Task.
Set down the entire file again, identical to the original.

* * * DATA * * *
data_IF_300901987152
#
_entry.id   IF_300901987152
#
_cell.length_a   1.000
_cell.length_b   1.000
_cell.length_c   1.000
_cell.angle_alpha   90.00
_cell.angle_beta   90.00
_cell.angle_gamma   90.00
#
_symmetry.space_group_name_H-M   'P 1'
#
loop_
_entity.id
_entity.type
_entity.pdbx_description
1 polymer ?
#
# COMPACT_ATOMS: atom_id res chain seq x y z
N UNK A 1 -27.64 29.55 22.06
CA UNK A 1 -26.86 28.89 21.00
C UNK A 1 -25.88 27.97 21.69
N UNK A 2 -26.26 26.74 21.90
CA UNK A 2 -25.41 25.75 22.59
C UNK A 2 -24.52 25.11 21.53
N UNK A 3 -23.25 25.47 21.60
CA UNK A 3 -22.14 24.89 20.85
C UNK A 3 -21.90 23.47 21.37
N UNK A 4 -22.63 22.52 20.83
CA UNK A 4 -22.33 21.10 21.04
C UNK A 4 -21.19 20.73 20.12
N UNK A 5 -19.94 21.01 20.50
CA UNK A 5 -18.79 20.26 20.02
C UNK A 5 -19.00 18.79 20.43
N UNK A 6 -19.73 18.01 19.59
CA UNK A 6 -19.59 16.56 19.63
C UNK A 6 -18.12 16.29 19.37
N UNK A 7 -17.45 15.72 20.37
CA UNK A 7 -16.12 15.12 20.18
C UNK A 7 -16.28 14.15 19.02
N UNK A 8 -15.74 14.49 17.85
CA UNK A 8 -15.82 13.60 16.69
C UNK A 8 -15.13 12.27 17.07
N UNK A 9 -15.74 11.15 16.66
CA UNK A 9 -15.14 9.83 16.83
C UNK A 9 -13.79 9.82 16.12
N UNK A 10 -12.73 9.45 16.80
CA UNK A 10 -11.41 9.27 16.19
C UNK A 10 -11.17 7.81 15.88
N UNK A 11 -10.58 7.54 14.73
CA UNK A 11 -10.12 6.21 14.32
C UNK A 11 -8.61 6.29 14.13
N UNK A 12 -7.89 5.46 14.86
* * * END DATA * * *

data_IF_300901987152
#
_entry.id   IF_300901987152
#
_cell.length_a   1.000
_cell.length_b   1.000
_cell.length_c   1.000
_cell.angle_alpha   90.00
_cell.angle_beta   90.00
_cell.angle_gamma   90.00
#
_symmetry.space_group_name_H-M   'P 1'
#
loop_
_entity.id
_entity.type
_entity.pdbx_description
1 polymer ?
#
# COMPACT_ATOMS: atom_id res chain seq x y z
N UNK A 1 -27.64 29.55 22.06
CA UNK A 1 -26.86 28.89 21.00
C UNK A 1 -25.88 27.97 21.69
N UNK A 2 -26.26 26.74 21.90
CA UNK A 2 -25.41 25.75 22.59
C UNK A 2 -24.52 25.11 21.53
N UNK A 3 -23.25 25.47 21.60
CA UNK A 3 -22.14 24.89 20.85
C UNK A 3 -21.90 23.47 21.37
N UNK A 4 -22.63 22.52 20.83
CA UNK A 4 -22.33 21.10 21.04
C UNK A 4 -21.19 20.73 20.12
N UNK A 5 -19.94 21.01 20.50
CA UNK A 5 -18.79 20.26 20.02
C UNK A 5 -19.00 18.79 20.43
N UNK A 6 -19.73 18.01 19.59
CA UNK A 6 -19.59 16.56 19.63
C UNK A 6 -18.12 16.29 19.37
N UNK A 7 -17.45 15.72 20.37
CA UNK A 7 -16.12 15.12 20.18
C UNK A 7 -16.28 14.15 19.02
N UNK A 8 -15.74 14.49 17.85
CA UNK A 8 -15.82 13.60 16.69
C UNK A 8 -15.13 12.27 17.07
N UNK A 9 -15.74 11.15 16.66
CA UNK A 9 -15.14 9.83 16.83
C UNK A 9 -13.79 9.82 16.12
N UNK A 10 -12.73 9.45 16.80
CA UNK A 10 -11.41 9.27 16.19
C UNK A 10 -11.17 7.81 15.88
N UNK A 11 -10.58 7.54 14.73
CA UNK A 11 -10.12 6.21 14.32
C UNK A 11 -8.61 6.29 14.13
N UNK A 12 -7.89 5.46 14.86